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Nasal Glioma: Prenatal Imaging Diagnosis

Article Information

Clarós P1, Ribeiro I2, Clarós A1

1Clarós Clinic, Barcelona, Spain

2Clarós Clinic Scholarships, Barcelona, Spain

Pedro Clarós, Orcid ID: orcid.org/0000-0002-7567-0370

Andrés Clarós, Orcid ID: Orcid.Org/0000-0001-6084-3470

*Corresponding Author: Clarós P, Clarós Clinic, C/Los Vergós 31, Barcelona-08017, Spain

Received: 15 February 2019; Accepted: 25 February 2019; Published: 28 February 2019

Citation: Clarós P, Ribeiro I, Clarós A. Nasal Glioma: Prenatal Imaging Diagnosis. Journal of Radiology and Clinical Imaging 2 (2019): 033-041.

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Abstract

Nasal glioma is a rare congenital and benign tumor of the middle face. The prenatal diagnosis of this fetal tumor represents an important advance in care, as it is essential to guide the prenatal counseling of the couple and the orientation of prenatal and/or postnatal management. We report here our experience with nasal gliomas, reporting a case with prenatal diagnosis, evoked intrauterine with ultrasonographic examination and confirmed after birth. This allowed the psychological preparation of the parents by counseling on the interventions to come, that were performed at 26 months with good outcome.

Keywords

Diagnosis in uterus, Nasal glioma, Reconstructive surgery, Prenatal imaging

Article Details

1. Introduction

Nasal gliomas are rare congenital masses that occur due to aberrant embryologic development of the fronto-nasal region. They are more often seen in newborns and children, with a male predominance of 3:1. Congenital nasal masses have an incidence of 1 in 20,000 to 40,000 live births, of which 5-6% are nasal gliomas [1, 2]. Although they are not neoplasms, the term nasal glioma, first applied by Reid in 1852, is still used. These ectopic neural tumors are also called, perhaps more accurately, as nasal cerebral heterotopia or sequestered encephaloceles. In addition, nasal gliomas are rare, even ENT specialists are not familiar with their management. They can be in an extra-nasal position in 60% of cases, intra-nasal in 30% and combined in 10% of cases [1-4]. The prenatal diagnosis of congenital malformations in general and nasal glioma in particular, has made great progress, allowing a better psychological preparation of the parents on the postnatal care. This previous preparation has improved the care and follow-up of children with congenital malformations [5].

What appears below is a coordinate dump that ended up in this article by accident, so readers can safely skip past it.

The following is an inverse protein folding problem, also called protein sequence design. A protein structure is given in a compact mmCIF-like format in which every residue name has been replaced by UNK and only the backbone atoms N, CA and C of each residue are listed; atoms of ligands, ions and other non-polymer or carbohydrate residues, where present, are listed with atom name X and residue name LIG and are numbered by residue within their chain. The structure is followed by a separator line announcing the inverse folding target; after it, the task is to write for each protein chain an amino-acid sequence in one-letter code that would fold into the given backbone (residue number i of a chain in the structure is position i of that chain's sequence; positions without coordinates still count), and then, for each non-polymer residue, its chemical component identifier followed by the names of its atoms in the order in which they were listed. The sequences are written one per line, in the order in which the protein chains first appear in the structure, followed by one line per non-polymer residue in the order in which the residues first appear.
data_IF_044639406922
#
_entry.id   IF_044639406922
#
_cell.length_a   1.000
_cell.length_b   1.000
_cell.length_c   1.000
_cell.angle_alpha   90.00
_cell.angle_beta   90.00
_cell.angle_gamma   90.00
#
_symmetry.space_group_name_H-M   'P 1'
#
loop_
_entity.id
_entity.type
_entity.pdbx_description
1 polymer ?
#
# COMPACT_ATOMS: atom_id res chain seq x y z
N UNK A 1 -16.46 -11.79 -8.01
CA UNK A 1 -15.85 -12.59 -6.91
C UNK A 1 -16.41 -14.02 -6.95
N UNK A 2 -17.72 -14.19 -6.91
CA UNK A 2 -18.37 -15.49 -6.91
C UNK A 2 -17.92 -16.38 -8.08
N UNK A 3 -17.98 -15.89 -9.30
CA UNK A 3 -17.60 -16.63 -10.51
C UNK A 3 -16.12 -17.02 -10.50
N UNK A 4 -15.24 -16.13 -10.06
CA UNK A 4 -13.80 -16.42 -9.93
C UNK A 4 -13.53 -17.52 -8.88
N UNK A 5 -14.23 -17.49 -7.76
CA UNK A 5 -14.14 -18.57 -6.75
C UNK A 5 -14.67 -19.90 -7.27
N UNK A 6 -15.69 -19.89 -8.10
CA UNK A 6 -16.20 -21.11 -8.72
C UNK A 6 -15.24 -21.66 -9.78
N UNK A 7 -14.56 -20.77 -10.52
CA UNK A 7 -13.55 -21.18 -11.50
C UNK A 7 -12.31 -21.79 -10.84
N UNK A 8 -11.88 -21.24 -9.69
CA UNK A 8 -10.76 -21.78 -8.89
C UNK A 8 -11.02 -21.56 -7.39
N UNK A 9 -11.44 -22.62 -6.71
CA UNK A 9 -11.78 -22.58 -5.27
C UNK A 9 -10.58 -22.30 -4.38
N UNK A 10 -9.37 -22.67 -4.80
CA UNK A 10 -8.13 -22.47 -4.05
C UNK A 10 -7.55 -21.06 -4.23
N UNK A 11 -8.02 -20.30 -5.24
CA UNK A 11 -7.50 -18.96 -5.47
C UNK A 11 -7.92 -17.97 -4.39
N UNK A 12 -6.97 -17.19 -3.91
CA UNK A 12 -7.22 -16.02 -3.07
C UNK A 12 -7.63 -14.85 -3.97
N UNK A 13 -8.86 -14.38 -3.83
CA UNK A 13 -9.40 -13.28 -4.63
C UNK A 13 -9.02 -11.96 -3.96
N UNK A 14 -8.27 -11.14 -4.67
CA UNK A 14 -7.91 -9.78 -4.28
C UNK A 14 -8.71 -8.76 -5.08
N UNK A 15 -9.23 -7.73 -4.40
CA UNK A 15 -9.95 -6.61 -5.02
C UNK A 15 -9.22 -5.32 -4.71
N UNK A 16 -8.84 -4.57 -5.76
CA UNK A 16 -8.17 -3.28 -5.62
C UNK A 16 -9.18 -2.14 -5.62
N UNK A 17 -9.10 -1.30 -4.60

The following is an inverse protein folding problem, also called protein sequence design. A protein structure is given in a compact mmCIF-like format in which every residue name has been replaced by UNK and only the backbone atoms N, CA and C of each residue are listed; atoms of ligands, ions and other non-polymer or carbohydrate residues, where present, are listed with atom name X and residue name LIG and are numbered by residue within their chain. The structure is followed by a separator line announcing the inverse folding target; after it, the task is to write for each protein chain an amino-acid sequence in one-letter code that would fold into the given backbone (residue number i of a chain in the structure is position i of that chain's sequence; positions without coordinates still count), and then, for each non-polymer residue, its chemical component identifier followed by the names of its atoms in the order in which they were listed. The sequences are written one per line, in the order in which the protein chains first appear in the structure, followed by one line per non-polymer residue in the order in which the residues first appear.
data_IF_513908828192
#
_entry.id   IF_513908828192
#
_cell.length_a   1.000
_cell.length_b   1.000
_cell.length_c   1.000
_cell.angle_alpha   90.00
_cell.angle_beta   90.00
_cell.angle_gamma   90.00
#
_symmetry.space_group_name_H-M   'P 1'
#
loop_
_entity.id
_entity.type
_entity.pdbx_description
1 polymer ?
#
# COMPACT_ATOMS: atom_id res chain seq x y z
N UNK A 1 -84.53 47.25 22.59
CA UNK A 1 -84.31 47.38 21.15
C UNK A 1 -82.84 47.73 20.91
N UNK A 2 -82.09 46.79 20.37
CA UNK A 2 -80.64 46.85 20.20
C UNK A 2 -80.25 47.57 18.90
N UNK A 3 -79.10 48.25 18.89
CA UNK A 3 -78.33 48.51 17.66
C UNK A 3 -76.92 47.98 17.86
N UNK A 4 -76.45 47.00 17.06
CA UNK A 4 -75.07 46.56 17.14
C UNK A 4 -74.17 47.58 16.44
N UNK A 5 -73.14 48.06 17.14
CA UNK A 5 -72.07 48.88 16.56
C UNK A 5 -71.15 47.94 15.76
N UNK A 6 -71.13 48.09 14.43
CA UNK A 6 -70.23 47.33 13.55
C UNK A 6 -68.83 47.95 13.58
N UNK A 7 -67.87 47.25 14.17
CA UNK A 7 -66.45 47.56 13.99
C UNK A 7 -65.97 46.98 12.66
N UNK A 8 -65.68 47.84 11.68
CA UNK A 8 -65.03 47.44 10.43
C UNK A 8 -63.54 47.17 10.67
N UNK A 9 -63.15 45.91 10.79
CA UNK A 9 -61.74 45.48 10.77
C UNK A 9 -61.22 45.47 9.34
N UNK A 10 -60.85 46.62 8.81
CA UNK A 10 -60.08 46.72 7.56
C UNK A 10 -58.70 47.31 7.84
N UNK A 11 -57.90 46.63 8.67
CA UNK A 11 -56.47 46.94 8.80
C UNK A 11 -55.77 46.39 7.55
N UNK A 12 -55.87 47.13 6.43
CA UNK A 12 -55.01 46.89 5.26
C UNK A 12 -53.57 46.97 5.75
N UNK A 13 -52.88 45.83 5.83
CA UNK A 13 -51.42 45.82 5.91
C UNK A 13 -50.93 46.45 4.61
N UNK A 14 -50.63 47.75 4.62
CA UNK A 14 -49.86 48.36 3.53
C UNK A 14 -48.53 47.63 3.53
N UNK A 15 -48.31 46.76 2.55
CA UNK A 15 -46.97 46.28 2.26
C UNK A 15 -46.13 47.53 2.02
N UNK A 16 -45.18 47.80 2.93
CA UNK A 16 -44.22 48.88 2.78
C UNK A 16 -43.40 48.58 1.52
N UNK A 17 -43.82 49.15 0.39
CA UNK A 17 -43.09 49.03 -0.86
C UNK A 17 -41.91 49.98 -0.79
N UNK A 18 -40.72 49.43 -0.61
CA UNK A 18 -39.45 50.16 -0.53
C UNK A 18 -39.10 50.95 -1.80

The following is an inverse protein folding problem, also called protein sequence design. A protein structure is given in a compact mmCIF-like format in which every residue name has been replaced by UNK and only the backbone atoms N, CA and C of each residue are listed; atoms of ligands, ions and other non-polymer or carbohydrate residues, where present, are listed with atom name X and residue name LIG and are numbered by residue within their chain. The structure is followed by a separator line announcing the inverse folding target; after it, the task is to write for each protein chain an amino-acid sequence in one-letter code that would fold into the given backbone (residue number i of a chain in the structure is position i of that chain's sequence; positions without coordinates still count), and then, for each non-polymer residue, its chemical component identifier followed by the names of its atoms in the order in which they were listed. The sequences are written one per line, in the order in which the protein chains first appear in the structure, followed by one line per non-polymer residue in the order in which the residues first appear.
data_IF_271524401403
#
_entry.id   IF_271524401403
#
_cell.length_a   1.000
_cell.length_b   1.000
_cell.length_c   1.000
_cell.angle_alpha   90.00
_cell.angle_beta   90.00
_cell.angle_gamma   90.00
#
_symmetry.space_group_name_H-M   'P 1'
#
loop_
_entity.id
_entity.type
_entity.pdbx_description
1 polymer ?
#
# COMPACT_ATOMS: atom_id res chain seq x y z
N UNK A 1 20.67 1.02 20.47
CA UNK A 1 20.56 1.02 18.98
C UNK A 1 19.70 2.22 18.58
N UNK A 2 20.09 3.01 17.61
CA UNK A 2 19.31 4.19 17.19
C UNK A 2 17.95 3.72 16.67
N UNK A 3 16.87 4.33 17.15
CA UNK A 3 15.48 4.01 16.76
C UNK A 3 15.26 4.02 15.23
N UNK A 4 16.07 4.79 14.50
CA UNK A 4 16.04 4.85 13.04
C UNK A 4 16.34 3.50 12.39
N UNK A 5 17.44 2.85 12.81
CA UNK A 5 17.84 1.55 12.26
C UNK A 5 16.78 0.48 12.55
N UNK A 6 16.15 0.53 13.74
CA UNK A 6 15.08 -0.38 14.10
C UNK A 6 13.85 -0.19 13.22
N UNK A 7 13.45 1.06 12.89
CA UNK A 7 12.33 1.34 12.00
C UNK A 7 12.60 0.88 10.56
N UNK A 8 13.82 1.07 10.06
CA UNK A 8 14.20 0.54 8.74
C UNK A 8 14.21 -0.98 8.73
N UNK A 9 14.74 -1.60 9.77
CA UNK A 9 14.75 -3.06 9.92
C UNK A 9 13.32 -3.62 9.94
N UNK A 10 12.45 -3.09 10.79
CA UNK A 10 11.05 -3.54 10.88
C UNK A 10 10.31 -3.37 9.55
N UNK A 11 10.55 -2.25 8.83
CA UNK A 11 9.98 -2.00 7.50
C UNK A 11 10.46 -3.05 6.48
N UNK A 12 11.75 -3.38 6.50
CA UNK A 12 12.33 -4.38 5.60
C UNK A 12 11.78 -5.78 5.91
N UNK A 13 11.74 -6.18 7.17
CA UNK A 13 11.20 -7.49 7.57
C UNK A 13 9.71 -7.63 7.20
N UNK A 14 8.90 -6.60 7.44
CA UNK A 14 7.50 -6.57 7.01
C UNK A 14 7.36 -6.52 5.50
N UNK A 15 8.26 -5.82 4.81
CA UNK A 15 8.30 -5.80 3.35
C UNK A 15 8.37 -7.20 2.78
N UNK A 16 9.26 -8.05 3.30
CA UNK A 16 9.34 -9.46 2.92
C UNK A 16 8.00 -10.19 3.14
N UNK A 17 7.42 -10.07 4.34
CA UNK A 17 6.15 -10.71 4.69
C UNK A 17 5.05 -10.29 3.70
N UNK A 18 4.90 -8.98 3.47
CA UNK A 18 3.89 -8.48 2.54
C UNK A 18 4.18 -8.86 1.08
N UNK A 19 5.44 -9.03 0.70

1.1 Objective

We present our experience in the clinic over the last 24 years and report a case of nasal glioma diagnosed in-utero, with subsequent treatment in our institution.

2. Materials and Methods

We did a retrospective search of nasal gliomas treated in our institution. Our experience reports back to 1995 [6, 7]. We evaluated the mean age at treatment, sex, location and type of surgery performed.

3. Results

We identified 22 cases of nasal glioma treated in our centre (Table 1). One case in particular, which was diagnosed prenatally, will be reported independently. Most children were reported to us during the first months (range 3 days-2 years), either referred by another clinician or through a direct consult. Children were usually asymptomatic; however, intranasal lesions could provide a degree of nasal obstruction. All children had an imaging screening with MRI (magnetic resonance imaging), that confirmed the lesion and, in specific cases, CT-scan (computed-tomography).

Mean age (months)

6.45 ± 5.16

Sex

Boys

10 (45.5%)

Girls

12 (54.4%)

Location

Intra-nasal

12 (54.5%)

Extra-nasal